it but i wonder about politics, business and the economy. south africa as you know, sir, has a very, very high unemployment rate, 25% overall. 80% unemployment for young people. will there be divisions on this? how do you foresee this? >> i think that, you know, the vision that mandela articulated 20 years ago for a nonracial, nonsexist, nonhomophobic and more egalitarian society, it's that last piece of it that proved to be harder than he or any of the people who came into government with him expected. inequality has widened as it did around the world and that has been a huge challenge. i think as we head into the presidential election of 2014, the election in april, that will be the key issue at work as
people position for the presidential election. >> normally, just last one, when inequality becomes the major issue, the government plays a larger role, the free market, a smaller role. do you expect that to be the direction of south africa? >> that's the debate. you come out of a situation of apartheid which was nearly half a century of a very extreme and peculiar form of racial segregation where race and class were so tightly intertwined, and of course, there was a role as there had been under the apartheid government for the state to redirect things. there's a very active debate about what form that intervention should take and how massive it should be. >> right. all right. perhaps you'll come back on and give us an update as things shake out. mr. doug foster, thank you very, very much. folks, we'll be back with more of "the kudlow report." maybe have a look at tomorrow's economy and jobs numbers as well. please stay with us. r ] thanks for financing my first car.
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wall street closely watching tomorrow as jobs report, is there going to be upside surprise, might that spark a shift in fed policy? let's ask ed lazeer, presidents george w. bush's economic advisor, now professor at stanford university. welcome back. gdp report today surprisingly strong, up 3.6% at an annual rate for the third quarter. however, there is always a
however on this, much of it was unexpected boost to inventories, non-farm inventories, up almost $60 billion. people say that's not sustainable and therefore, the 3.6% is not sustainable. where do you come out on that? >> i think that's actually not right. i think the 3.6% may not be sustainable but it has very little to do with inventories. in fact, what you find is if you look at changes in inventories in one quarter, they tend to predict in a positive direction, not a negative direction what's going to happen in the next quarter. in other words, you have a good quarter for inventories, you're more likely to have a good quarter next quarter, not a bad quarter. the reason for that is that the inventories are essentially forecasting where the economy's going in the future. if the economy is heating up, manufacturers need to produce goods so that they have them on board when the economy is heated up and when consumers are there to buy them. so that's -- go ahead. >> this is an important point you're making. you're giving me a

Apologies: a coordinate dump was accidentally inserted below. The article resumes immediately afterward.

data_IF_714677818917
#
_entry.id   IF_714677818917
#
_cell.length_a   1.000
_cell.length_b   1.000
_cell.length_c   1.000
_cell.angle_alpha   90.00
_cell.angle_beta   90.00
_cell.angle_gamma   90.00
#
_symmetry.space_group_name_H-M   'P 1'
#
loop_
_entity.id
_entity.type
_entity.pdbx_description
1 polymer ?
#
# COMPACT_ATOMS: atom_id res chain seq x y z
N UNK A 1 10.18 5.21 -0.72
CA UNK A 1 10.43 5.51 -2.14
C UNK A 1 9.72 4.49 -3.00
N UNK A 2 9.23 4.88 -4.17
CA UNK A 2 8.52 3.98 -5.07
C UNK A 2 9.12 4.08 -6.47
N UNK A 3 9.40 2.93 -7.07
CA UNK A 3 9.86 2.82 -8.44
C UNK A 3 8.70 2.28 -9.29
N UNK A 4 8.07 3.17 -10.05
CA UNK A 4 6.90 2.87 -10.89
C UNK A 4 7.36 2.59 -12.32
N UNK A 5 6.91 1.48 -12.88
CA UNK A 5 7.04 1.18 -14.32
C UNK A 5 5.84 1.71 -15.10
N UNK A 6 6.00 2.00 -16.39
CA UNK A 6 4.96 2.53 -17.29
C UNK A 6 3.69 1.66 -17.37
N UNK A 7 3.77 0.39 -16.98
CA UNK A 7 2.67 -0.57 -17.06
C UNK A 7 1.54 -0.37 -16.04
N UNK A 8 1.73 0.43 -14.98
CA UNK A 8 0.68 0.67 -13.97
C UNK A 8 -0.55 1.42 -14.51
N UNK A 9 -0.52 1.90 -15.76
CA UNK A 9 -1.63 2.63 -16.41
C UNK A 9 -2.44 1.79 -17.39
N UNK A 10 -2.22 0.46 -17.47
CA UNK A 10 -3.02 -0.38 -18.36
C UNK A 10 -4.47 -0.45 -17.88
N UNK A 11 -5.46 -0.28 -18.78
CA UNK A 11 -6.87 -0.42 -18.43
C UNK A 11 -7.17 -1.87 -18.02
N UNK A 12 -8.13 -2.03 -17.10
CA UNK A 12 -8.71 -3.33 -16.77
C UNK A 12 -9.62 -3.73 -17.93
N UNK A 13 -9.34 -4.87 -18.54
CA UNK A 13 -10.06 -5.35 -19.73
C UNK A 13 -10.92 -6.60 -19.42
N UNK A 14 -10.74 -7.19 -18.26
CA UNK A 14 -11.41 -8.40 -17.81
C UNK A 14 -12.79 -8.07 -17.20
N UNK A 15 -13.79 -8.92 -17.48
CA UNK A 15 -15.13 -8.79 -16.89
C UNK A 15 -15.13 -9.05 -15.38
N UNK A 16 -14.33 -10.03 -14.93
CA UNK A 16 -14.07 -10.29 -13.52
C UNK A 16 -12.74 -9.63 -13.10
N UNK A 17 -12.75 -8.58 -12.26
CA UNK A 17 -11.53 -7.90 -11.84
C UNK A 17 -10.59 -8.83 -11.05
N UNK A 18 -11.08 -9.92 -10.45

nonconventional point. many of the wall street economists are arguing that the inventories will be sold off in the fourth quarter or the accumulation rate is going to slow down, and that's going to knock gdp down to whatever, 2%. you're saying maybe not, and i'm going to extrapolate from your maybe not that maybe the jobs picture is equally surprising on the upside. >> well, it could be. you know, i would think that what we would be looking at for jobs is, you know, something along the same lines that we've had in the past. but remember the last three months have been better than they were previously. so if you look at it, you say well, we're adding 200,000 jobs, what does that tell you? well, it tells you that on net we're getting about 80,000 jobs a month. what i mean by on net is that population growth alone accounts for about 120,000 jobs. so in order to just keep pace, you need 120,000. if you're getting 200,000, you're netting 80, in order to get back to normal conditions,
you're talking about seven more years at that pace. so you know, you need a lot of job growth in order to get us back to a normal economy. >> i'm going to apologize to you because of the nelson mandela unexpected death, we're running short. you made a good point. the economy may be stronger. this inventory thing may not be so bad. that's it for "the kudlow report." i'll be on "meet the press" sunday morning. ♪
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>> narrator: in this episode of "american greed: the fugitives" -- money manager spiro germenis has charm galore. >> he was very intelligent, very good-looking. >> narrator: but now he's gone. >> he was just the type of guy that -- i don't know. we all seemed to like him a lot. >> narrator: germenis' investment fund, oracle evolution, appears to work miracles, with market-beating returns. >> i was telling my friends about it. i said, "look at this. look at what this guy's doing. my god." >> narrator: what this guy is doing, the fbi says, is ripping off his investors. many of them are retirees, and he spares no one.